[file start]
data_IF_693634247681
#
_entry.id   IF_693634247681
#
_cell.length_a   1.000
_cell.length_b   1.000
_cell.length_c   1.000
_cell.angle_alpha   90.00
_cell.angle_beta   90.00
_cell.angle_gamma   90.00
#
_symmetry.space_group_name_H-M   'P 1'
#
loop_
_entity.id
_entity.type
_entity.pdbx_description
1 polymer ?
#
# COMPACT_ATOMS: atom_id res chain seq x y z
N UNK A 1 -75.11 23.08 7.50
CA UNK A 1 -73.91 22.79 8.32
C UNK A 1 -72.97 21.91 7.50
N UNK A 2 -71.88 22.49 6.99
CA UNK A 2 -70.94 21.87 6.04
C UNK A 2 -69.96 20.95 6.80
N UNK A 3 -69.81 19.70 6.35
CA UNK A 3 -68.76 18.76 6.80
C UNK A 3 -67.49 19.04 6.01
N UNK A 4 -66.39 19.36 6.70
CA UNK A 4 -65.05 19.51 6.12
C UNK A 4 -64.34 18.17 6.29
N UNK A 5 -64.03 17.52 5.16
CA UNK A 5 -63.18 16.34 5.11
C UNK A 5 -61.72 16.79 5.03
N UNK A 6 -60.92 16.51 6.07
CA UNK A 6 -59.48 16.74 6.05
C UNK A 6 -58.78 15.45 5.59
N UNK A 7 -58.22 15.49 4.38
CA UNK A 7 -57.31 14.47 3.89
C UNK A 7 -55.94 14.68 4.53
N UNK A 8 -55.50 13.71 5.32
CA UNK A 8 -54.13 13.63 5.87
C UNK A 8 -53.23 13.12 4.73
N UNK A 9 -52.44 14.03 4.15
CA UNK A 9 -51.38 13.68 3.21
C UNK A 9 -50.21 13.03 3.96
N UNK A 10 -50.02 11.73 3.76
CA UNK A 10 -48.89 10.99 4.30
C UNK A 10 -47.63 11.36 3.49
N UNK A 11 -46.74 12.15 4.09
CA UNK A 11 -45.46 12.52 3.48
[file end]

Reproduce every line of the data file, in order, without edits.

data_IF_693634247681
#
_entry.id   IF_693634247681
#
_cell.length_a   1.000
_cell.length_b   1.000
_cell.length_c   1.000
_cell.angle_alpha   90.00
_cell.angle_beta   90.00
_cell.angle_gamma   90.00
#
_symmetry.space_group_name_H-M   'P 1'
#
loop_
_entity.id
_entity.type
_entity.pdbx_description
1 polymer ?
#
# COMPACT_ATOMS: atom_id res chain seq x y z
N UNK A 1 -75.11 23.08 7.50
CA UNK A 1 -73.91 22.79 8.32
C UNK A 1 -72.97 21.91 7.50
N UNK A 2 -71.88 22.49 6.99
CA UNK A 2 -70.94 21.87 6.04
C UNK A 2 -69.96 20.95 6.80
N UNK A 3 -69.81 19.70 6.35
CA UNK A 3 -68.76 18.76 6.80
C UNK A 3 -67.49 19.04 6.01
N UNK A 4 -66.39 19.36 6.70
CA UNK A 4 -65.05 19.51 6.12
C UNK A 4 -64.34 18.17 6.29
N UNK A 5 -64.03 17.52 5.16
CA UNK A 5 -63.18 16.34 5.11
C UNK A 5 -61.72 16.79 5.03
N UNK A 6 -60.92 16.51 6.07
CA UNK A 6 -59.48 16.74 6.05
C UNK A 6 -58.78 15.45 5.59
N UNK A 7 -58.22 15.49 4.38
CA UNK A 7 -57.31 14.47 3.89
C UNK A 7 -55.94 14.68 4.53
N UNK A 8 -55.50 13.71 5.32
CA UNK A 8 -54.13 13.63 5.87
C UNK A 8 -53.23 13.12 4.73
N UNK A 9 -52.44 14.03 4.15
CA UNK A 9 -51.38 13.68 3.21
C UNK A 9 -50.21 13.03 3.96
N UNK A 10 -50.02 11.73 3.76
CA UNK A 10 -48.89 10.99 4.30
C UNK A 10 -47.63 11.36 3.49
N UNK A 11 -46.74 12.15 4.09
CA UNK A 11 -45.46 12.52 3.48